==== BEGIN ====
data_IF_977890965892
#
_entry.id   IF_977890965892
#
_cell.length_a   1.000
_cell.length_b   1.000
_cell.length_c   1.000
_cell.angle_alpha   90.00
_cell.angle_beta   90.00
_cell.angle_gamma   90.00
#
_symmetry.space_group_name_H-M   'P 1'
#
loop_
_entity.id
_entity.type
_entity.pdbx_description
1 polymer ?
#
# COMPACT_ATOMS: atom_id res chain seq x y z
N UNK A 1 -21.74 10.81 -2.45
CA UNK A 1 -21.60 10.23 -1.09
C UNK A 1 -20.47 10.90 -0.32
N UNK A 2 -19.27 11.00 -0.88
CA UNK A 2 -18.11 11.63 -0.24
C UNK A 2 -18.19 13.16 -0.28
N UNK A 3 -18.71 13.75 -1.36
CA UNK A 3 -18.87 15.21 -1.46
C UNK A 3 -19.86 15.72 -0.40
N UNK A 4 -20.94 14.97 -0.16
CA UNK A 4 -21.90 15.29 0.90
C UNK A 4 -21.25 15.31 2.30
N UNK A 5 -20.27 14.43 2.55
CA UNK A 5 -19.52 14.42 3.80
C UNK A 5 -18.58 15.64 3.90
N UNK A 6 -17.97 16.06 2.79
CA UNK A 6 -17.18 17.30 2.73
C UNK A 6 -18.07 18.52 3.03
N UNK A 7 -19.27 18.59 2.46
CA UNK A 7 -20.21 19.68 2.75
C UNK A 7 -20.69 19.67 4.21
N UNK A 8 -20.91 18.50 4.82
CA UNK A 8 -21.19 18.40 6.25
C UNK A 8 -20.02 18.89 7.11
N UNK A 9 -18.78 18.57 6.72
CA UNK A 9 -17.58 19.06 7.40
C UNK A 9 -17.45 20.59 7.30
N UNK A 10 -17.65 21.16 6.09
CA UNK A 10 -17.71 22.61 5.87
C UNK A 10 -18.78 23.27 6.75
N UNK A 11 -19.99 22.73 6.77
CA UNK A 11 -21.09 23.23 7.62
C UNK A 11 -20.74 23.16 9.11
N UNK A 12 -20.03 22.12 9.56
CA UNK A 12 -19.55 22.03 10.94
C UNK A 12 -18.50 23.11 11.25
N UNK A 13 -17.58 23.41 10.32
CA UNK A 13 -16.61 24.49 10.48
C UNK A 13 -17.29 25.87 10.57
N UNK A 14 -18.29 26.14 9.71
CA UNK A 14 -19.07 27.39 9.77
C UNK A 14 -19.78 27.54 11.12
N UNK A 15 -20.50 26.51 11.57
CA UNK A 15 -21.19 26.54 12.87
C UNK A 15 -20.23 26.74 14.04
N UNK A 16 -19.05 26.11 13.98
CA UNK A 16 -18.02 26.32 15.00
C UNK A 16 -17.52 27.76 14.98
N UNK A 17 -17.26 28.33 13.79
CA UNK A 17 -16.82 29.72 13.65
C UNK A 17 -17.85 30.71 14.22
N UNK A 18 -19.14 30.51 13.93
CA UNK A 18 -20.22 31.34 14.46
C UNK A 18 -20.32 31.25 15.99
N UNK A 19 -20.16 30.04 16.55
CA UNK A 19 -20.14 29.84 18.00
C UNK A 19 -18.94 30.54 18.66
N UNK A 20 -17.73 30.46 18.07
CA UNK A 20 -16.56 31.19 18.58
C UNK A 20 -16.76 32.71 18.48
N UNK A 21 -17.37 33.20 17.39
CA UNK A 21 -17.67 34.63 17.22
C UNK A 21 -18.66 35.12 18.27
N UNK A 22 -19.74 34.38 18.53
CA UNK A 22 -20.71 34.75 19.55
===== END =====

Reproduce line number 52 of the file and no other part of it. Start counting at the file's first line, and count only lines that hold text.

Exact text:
CA UNK A 11 -21.09 23.23 7.62